# Indent content of verbatim / lstlisting environment relative to containing environment

I want the content of \verbatim to be indented relative to the actual indent of \verbatim, not the exact number of spaces.

For example, I like to indent at sections to make the LaTeX source more readable:

\section{a}
Regular paragraph.
\begin{verbatim}
Gets indented by 2 spaces. Bad!
\end{verbatim}


The problem is that the verbatim will also get an unwanted 2 space indent in that case.

I could solve it via:

\section{a}
Regular paragraph.
\begin{verbatim}
Not indented in output, GOOD. But LaTeX source is ugly. BAD!
\end{verbatim}


or:

\section{a}
Regular paragraph.
\begin{verbatim}
Not indented in output, GOOD. but LaTeX source is ugly.
\end{verbatim}


but then I'd lose all my LaTeX source indentation.

Is there a way to only count spaces relative to the indent of the verbatim environment?

If this were possible, I would expect:

\section{a}
Regular paragraph.
\begin{verbatim}
\end{verbatim}


to either render without indentation, or with negative indentation, but it does not matter since I don't intend to ever use it.

• – jub0bs Mar 11 '14 at 20:59
• @Jubobs I think that question is mostly about automatically indenting all the verbatim outputs. – Ciro Santilli TRUMP BAN IS BAD Mar 11 '14 at 21:03
• Yes, it's only vaguely related; definitely not a duplicate. – jub0bs Mar 11 '14 at 21:05
• I'd simply not indent all contents; my scheme is <blank line><blank line>\section{Title}<blank line> that, together with syntax coloring makes section titles recognizable. – egreg Mar 11 '14 at 21:27
• egreg is right. You quickly run past the 79th column, especially if you insist on indenting further at each lower-level sectioning command... – jub0bs Mar 11 '14 at 21:34

The verbatim environment is not sophisticated enough for what you're asking. What you can do instead is

• use an lstlisting environment (from the listings package) in conjunction with the autogobble option (from the lstautogobble package),
• set the basic style to typewriter font,
• pass fullflexible to the columns key (more details in 2.10 in the listings manual),
• set keepspaces to true, which tells the package not to drop spaces to fix column alignment and always converts tabulators to spaces (see subsection 4.13).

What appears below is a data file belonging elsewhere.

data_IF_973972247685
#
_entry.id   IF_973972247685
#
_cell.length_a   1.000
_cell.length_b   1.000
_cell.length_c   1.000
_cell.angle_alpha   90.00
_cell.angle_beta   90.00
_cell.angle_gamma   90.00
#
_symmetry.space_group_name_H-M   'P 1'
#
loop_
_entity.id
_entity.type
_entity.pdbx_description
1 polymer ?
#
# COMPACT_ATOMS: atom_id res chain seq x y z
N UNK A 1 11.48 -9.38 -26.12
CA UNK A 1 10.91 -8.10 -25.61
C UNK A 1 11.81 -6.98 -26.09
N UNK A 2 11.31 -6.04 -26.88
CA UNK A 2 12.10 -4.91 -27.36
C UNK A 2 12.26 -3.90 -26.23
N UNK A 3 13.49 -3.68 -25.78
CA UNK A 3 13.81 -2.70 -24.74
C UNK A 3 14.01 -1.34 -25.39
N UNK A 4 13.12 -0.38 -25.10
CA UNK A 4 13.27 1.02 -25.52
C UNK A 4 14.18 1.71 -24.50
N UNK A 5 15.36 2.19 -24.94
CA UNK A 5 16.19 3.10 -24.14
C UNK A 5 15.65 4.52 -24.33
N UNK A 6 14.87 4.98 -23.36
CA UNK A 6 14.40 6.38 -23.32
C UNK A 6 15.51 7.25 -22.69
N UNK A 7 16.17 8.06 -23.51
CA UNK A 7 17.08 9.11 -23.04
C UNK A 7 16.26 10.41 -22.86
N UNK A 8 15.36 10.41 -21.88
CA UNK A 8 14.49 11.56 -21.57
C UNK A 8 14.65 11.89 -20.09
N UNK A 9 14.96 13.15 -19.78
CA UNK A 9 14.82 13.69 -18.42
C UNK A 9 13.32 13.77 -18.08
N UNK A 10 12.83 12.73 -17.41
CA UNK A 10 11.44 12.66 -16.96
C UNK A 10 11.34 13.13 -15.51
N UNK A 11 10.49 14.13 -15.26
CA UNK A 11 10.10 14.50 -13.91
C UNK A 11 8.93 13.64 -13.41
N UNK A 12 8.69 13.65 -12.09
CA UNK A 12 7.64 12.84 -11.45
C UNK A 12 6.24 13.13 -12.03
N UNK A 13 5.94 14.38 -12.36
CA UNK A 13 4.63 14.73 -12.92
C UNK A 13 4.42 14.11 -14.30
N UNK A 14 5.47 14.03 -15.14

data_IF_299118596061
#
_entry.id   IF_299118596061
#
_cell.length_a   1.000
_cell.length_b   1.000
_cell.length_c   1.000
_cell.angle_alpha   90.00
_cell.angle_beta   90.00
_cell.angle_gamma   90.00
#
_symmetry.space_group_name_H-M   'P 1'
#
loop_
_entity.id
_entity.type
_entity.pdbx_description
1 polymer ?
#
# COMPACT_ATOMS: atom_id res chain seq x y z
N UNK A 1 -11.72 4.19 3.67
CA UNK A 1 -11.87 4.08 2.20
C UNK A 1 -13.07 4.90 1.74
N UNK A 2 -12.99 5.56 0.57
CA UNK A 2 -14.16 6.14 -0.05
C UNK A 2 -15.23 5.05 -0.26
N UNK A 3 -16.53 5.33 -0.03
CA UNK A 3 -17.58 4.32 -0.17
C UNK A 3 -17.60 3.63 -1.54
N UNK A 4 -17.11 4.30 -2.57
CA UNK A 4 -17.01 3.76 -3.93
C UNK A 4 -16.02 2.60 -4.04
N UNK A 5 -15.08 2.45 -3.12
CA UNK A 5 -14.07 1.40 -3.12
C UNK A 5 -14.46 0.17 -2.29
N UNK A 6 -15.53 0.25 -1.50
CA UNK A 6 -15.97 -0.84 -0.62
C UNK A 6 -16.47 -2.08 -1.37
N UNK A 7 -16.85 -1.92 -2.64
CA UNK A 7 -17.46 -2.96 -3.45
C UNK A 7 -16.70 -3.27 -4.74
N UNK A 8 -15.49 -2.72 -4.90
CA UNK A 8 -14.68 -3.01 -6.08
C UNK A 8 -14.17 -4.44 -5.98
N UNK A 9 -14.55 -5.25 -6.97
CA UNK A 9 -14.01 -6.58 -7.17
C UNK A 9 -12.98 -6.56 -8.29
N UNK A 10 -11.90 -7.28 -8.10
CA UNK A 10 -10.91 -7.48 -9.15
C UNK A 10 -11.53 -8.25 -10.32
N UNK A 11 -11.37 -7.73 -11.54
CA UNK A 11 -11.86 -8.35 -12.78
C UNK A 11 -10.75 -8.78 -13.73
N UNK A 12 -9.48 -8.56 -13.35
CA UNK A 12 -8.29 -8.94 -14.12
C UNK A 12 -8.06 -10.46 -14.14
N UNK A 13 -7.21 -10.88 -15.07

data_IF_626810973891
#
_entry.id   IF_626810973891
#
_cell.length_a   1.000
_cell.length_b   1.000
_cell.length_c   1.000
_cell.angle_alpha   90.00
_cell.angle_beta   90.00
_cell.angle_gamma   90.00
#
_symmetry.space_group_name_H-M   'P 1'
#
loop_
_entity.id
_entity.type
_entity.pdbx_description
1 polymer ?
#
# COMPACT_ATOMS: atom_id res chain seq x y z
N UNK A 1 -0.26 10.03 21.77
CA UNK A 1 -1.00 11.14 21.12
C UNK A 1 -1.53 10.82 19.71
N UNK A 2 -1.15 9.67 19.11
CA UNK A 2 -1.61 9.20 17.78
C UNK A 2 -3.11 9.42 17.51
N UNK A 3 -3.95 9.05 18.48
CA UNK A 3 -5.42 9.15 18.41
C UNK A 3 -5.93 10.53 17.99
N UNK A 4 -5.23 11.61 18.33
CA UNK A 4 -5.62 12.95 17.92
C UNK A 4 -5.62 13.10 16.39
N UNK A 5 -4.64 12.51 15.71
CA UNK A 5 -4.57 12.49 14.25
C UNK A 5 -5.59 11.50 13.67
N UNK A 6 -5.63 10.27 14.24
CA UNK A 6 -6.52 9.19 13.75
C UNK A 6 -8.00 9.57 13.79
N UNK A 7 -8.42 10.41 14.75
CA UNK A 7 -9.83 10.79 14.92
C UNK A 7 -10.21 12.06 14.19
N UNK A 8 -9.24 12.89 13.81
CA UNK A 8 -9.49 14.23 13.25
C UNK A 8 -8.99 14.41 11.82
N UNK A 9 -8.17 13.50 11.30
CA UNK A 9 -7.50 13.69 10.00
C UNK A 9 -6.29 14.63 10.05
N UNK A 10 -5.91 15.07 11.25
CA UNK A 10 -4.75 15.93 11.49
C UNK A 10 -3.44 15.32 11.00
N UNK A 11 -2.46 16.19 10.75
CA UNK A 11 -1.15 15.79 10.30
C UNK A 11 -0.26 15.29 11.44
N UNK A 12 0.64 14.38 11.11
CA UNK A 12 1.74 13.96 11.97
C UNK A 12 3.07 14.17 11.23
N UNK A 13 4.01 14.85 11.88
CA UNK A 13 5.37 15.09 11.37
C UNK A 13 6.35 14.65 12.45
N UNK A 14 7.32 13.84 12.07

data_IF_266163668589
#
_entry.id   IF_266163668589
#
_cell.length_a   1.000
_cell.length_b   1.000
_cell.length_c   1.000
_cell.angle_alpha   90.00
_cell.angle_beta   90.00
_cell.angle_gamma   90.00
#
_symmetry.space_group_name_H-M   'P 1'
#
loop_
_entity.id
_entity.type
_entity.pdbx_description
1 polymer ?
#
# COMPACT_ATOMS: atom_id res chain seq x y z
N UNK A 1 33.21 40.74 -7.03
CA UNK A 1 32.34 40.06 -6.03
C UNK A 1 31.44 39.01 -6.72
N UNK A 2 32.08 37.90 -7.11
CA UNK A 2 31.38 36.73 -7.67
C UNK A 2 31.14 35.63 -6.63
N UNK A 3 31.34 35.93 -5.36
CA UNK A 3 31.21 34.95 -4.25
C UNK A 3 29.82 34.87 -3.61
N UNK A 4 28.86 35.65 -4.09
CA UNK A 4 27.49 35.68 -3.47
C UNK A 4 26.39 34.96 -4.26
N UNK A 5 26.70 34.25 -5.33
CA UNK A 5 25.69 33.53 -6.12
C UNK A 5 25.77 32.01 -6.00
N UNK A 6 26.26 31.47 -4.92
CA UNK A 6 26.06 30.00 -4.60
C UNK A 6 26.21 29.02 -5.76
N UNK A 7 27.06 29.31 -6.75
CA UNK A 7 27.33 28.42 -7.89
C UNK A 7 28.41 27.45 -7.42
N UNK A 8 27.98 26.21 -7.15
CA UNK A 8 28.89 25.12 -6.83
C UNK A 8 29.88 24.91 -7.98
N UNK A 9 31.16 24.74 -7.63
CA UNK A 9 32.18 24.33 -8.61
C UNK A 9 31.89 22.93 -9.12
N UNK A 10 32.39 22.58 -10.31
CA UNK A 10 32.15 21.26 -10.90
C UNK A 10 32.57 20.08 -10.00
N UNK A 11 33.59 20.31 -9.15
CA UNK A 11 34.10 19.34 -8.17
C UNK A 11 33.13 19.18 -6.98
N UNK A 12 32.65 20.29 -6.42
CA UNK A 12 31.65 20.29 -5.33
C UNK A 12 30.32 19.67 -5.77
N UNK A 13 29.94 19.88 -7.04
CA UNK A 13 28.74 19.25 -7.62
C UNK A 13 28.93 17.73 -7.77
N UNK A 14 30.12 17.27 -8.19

so as to mimick verbatim output but automatically remove the leading white space. For convenience, you can even define a custom environment with listings' \lstnewenvironment macro. See below.

Side note: if you really insist on using a verbatim environment, you probably shouldn't leave a newline character just before \end{verbatim}; otherwise, that newline char will be printed verbatim and you'll get an (undesirable?) linebreak. For instance, you should write

\begin{verbatim}
Regular paragraph.\end{verbatim}


\begin{verbatim}
Regular paragraph.
\end{verbatim}


\documentclass{article}

\usepackage{listings}
\usepackage{lstautogobble}

\lstnewenvironment{lstverbatim}[1][]{
\lstset
{
autogobble,
basicstyle=\ttfamily,
columns=fullflexible,
breaklines=true,
keepspaces=true,
}
}{}

\begin{document}
\section{a}
\begin{verbatim}
Regular paragraph\end{verbatim}
\section{b}
\begin{lstverbatim}
Regular paragraph
\end{lstverbatim}
\end{document}


I use the ability to pass optional arguments to the macros of the verbatimbox package in order to condition the verbatim in various ways (typically font size and style). But in this case, I condition it with a negative \hspace equal to the number of \texttt letters of the desired source-indent, which is passed as a mandatory argument to the newly created indentedverb environment.

\documentclass{article}
\usepackage{verbatimbox}
\newenvironment{indentedverb}[1]{%
\setbox0=\hbox{\texttt{x}}%
\verbnobox[\hspace{-#1\wd0}]
}{\endverbnobox\vspace{-\baselineskip}}
\begin{document}
\section{My Section}
text
\begin{indentedverb}{2}
\verbatim text
This is a test
\end{indentedverb}
More text
\begin{indentedverb}{4}
\verbatim text
with a four character source indent
\end{indentedverb}
\end{document}


• I feel this is not very satisfactory in comparison to Jubobs answer, as it requires users to count a lot of spaces, and changing indentation would be a messy job. – Ciro Santilli TRUMP BAN IS BAD Mar 12 '14 at 6:29